Jun 3 in MongoDB

Q: Is there anything wrong with this approach in MongoDB?

1 Answer

Jun 3

MongoDB sounds like a fine application for your problem, but there are plenty of reasons why you would not use it.

MongoDB would not be well suited for applications that need:

Multi-Object Transactions: MongoDB only supports ACID transactions for a single document.

SQL: SQL is well-known and a lot of people know how to write very complex queries to do lots of things. This knowledge is transferrable across a lot of implementations where MongoDB’s queries language are specific to it.

Strong ACID guarantees: MongoDB allows for things like inconsistent reads which is fine in some applications, but not in all.

Traditional BI: A lot of very powerful tools exist that allow for OLAP and other strong BI applications and those run against traditional SQL database.

Possible downsides:


You work in an organization that has only used SQL relational databases. You have no approval or support for using a NoSQL database yet.

You’ve never administered a MongoDB cluster; there’s a learning curve, as with all technologies.

Your data is really relational (e.g., one User has many Questions; a Question has many Answers), and you’ve overlooked the possibility.

MondoDB is a fine solution, a good alternative for those situations where it applies. If you can use it, why not in MongoDB?

MongoDB is a brilliant database and I enjoy using it. That said, it has a few gotchas if you come from the world of SQL.

Apart from ACID and other things that are well documented (and in other answers too), these things have caught us by surprise:

1. MongoDB expects you to have memory. Lots of memory. If you can’t fit your working set in memory, you can forget about it. This is different from most relational DBs which use memory only as cache! To be more specific: MongoDB uses RAM as primary storage and “swaps” the unneeded parts out to disk (Mongo leaves the decision over which parts get “swapped” to kernel). Traditional RDBMS work the other way around – they use disk as primary storage and use RAM as caching mechanism. So in general MongoDB uses more RAM. This is not a bad thing by itself, but as a consequence “real” RAM consumption is difficult to predict, which can lead to serious and unexpected degradation of performance once the working set grows over the (hard to predict) limit.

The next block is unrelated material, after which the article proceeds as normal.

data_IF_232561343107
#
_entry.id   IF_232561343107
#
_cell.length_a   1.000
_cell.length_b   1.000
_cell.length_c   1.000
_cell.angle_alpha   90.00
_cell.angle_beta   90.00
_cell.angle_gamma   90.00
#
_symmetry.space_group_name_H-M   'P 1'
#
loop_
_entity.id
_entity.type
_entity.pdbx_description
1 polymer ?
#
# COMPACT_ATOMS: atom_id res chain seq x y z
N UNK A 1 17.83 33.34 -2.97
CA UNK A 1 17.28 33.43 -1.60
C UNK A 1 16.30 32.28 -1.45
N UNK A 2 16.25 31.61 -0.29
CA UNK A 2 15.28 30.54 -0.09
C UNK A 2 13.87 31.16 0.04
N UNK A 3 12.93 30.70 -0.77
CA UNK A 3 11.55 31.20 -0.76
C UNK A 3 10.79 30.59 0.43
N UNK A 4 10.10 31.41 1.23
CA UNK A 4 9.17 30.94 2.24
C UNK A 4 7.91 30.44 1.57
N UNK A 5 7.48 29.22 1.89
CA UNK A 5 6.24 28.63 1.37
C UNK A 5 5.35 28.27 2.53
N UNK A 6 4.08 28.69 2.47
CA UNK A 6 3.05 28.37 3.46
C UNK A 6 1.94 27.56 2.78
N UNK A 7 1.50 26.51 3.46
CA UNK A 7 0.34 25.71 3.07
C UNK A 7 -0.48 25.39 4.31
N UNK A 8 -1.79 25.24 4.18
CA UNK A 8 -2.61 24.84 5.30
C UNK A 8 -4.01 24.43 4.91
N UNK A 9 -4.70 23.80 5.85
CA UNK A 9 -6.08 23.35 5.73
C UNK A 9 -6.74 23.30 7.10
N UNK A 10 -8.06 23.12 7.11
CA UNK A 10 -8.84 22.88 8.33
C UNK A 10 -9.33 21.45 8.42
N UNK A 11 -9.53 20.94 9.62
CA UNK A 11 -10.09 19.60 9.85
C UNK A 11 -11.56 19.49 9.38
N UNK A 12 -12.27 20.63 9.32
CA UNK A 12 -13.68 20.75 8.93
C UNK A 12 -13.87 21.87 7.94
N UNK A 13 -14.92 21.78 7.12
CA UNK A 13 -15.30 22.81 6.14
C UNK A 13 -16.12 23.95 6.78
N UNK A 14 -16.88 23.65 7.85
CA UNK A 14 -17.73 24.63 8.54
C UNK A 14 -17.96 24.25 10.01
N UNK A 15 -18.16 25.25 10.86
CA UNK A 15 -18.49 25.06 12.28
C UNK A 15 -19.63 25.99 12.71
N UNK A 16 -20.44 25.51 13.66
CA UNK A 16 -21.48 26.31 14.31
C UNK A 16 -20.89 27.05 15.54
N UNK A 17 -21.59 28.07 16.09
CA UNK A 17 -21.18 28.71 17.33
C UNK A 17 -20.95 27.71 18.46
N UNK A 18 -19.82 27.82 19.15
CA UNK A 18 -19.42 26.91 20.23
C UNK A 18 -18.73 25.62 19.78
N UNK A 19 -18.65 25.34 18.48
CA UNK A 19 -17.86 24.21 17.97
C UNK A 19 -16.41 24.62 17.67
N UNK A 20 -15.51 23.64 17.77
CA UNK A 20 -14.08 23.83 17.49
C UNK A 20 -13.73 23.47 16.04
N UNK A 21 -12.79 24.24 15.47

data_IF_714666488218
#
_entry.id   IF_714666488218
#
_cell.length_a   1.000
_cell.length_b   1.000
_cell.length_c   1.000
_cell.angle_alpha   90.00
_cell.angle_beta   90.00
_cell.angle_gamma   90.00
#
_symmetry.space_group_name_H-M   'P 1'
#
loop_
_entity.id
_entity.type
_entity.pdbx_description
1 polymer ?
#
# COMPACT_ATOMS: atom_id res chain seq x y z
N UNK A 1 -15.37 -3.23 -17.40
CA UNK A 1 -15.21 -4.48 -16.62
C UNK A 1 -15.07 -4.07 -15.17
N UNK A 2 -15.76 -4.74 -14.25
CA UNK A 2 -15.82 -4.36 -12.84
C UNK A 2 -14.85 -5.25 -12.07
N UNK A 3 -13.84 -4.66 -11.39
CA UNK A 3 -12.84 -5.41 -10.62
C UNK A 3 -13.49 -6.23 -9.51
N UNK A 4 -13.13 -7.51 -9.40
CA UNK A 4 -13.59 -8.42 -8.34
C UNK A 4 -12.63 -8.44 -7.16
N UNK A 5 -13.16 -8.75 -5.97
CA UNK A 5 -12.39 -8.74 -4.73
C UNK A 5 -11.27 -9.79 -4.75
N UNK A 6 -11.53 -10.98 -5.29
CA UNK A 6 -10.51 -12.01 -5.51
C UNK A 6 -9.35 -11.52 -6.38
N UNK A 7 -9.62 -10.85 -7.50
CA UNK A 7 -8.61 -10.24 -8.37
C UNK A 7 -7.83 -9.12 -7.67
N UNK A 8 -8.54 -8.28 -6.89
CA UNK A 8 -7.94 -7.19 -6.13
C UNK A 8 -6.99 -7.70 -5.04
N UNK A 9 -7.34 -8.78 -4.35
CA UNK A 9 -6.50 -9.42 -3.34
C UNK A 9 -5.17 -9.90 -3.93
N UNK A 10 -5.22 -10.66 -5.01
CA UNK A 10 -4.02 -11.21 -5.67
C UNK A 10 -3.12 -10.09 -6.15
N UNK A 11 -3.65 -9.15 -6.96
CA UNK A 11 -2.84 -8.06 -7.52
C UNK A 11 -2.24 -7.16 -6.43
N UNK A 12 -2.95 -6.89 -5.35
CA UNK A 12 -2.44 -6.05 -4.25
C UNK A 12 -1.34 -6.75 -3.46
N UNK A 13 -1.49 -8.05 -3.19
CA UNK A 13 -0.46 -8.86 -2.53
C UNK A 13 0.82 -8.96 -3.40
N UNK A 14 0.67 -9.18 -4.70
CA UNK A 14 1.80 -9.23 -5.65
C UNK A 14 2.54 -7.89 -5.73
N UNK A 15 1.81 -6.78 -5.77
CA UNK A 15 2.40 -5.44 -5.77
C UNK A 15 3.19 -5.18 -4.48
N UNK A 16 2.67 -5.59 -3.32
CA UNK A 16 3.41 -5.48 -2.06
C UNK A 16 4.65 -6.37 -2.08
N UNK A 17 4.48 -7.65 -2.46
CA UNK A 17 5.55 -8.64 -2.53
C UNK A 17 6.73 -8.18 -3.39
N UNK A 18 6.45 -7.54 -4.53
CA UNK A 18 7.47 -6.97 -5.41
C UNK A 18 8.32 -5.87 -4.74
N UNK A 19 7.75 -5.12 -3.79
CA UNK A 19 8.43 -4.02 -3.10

2. Storage does not auto-shrink when you remove records. The space that is allocated per collection stays allocated until you either repair DB or drop the collection. And it is allocated in huge chunks on a DB level (data files), which are then allocated to collections when needed (extents). That said, inside the collection’s allocated space the documents that are removed DO release their space for other documents in the same collection. This is a good explanation of concepts:

3. As a contrast to SQL which is parsed server-side, in Mongo you pass the data structures to query and CRUD functions. The consequence is that each driver provides a different syntax, which is a bit annoying. For instance, PyMongo uses a list of tuples instead of a dictionary (probably because dict in Python does not preserve order of keys) to specify which fields will be returned byfind(): (to be fair, that was probably the only sane way to do it – but it is a consequence of not using string-based language such as SQL)

a.   MongoDB shell: db.test.find({}, {a:1})

b.   PyMongo: db.find({}, fields=[(a,1,)]

This should not be viewed as a criticism of MongoDB – I enjoy using it and it has proven to be a reliable and performant tool. But to use it properly you need to learn about its space management.

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